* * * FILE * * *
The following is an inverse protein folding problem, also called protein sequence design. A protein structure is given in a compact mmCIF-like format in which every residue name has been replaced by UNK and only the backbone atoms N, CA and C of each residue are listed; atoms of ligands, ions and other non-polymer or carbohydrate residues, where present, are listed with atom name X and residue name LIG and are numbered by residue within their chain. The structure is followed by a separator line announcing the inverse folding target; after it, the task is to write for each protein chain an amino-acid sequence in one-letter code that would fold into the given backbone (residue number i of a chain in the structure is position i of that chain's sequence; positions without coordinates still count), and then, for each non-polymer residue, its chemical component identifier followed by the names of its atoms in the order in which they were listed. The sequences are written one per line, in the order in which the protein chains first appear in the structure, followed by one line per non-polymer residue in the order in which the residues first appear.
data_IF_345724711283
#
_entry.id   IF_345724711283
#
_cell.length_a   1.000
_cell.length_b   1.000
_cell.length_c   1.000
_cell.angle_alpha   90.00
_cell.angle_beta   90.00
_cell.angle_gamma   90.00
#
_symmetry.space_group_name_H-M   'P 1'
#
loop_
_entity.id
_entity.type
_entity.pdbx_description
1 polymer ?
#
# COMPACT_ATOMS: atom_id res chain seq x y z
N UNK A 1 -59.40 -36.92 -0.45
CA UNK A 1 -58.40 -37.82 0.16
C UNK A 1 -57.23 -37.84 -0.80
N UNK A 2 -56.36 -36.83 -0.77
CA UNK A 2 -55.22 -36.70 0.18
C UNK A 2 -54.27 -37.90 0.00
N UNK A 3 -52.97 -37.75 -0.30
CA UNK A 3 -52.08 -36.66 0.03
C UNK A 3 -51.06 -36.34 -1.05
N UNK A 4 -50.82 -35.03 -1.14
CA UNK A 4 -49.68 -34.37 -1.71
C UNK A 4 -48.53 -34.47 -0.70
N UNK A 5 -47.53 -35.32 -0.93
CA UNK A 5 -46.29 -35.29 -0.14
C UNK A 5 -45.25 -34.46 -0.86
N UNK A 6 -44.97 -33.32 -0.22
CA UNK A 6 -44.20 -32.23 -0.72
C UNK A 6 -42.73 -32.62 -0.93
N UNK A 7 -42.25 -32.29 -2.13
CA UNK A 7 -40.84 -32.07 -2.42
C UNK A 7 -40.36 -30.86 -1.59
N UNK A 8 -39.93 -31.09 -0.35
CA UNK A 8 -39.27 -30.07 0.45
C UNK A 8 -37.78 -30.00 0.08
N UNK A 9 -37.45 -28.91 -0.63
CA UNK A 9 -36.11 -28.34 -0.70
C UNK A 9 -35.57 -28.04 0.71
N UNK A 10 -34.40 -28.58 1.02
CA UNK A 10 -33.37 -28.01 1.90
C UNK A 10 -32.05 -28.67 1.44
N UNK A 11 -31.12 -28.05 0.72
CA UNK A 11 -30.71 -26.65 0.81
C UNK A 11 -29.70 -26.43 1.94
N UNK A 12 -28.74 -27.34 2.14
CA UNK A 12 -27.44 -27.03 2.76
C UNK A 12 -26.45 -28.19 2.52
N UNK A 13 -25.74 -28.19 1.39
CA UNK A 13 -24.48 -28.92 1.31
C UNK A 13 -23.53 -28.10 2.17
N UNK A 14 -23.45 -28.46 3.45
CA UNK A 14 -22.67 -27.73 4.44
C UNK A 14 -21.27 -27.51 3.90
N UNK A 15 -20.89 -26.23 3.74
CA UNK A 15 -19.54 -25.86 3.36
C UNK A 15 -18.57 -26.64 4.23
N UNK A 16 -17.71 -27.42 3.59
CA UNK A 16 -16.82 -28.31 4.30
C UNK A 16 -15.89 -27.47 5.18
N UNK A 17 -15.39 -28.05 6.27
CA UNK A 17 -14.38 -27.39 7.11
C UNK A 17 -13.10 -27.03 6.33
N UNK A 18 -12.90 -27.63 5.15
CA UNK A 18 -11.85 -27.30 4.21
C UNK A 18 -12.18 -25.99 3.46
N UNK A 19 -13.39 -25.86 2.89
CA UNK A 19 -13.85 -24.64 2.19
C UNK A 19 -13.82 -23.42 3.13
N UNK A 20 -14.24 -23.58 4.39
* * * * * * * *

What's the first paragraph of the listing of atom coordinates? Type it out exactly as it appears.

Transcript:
The following is an inverse protein folding problem, also called protein sequence design. A protein structure is given in a compact mmCIF-like format in which every residue name has been replaced by UNK and only the backbone atoms N, CA and C of each residue are listed; atoms of ligands, ions and other non-polymer or carbohydrate residues, where present, are listed with atom name X and residue name LIG and are numbered by residue within their chain. The structure is followed by a separator line announcing the inverse folding target; after it, the task is to write for each protein chain an amino-acid sequence in one-letter code that would fold into the given backbone (residue number i of a chain in the structure is position i of that chain's sequence; positions without coordinates still count), and then, for each non-polymer residue, its chemical component identifier followed by the names of its atoms in the order in which they were listed. The sequences are written one per line, in the order in which the protein chains first appear in the structure, followed by one line per non-polymer residue in the order in which the residues first appear.